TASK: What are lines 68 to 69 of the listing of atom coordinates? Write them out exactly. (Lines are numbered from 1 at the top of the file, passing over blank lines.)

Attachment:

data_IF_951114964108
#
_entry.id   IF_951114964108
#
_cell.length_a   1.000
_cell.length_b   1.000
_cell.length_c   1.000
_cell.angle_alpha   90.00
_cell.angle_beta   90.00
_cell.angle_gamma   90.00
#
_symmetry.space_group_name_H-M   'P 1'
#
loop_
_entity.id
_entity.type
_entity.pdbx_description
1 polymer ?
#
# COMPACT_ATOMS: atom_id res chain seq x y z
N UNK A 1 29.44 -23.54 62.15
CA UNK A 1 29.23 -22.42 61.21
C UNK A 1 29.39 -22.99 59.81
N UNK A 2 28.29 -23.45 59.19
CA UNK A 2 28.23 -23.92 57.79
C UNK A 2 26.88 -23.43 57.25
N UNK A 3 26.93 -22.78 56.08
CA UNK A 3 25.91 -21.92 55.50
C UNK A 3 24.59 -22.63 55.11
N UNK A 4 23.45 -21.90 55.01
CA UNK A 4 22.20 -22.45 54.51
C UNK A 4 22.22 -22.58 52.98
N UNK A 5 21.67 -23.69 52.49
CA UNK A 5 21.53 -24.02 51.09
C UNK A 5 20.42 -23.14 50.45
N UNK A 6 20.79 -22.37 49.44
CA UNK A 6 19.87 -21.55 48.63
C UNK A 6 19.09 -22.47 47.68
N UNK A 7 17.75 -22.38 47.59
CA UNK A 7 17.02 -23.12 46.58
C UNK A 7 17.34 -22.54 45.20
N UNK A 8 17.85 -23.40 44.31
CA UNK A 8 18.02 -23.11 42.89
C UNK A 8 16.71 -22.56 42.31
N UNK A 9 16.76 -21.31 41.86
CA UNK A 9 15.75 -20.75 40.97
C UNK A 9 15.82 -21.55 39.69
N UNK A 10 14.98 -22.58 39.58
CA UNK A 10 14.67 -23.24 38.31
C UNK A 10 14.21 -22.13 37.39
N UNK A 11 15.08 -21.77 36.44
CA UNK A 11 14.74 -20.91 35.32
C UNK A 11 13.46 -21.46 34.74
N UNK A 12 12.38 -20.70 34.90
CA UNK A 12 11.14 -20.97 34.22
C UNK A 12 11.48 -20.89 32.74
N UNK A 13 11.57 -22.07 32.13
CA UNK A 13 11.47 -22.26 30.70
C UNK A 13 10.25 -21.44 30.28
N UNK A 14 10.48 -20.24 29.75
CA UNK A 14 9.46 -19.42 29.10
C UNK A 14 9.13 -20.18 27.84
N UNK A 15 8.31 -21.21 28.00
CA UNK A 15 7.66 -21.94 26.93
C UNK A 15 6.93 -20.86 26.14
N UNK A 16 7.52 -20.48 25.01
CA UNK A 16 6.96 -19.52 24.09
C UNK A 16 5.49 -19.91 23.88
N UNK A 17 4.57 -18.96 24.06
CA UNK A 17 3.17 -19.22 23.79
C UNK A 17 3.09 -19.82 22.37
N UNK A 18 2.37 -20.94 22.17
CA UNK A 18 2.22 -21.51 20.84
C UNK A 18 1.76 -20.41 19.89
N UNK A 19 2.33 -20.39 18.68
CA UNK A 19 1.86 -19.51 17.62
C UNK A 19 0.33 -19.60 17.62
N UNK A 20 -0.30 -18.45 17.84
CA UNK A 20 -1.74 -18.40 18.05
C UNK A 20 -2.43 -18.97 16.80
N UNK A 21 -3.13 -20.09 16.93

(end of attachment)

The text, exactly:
C UNK A 16 5.49 -19.91 23.88
N UNK A 17 4.57 -18.96 24.06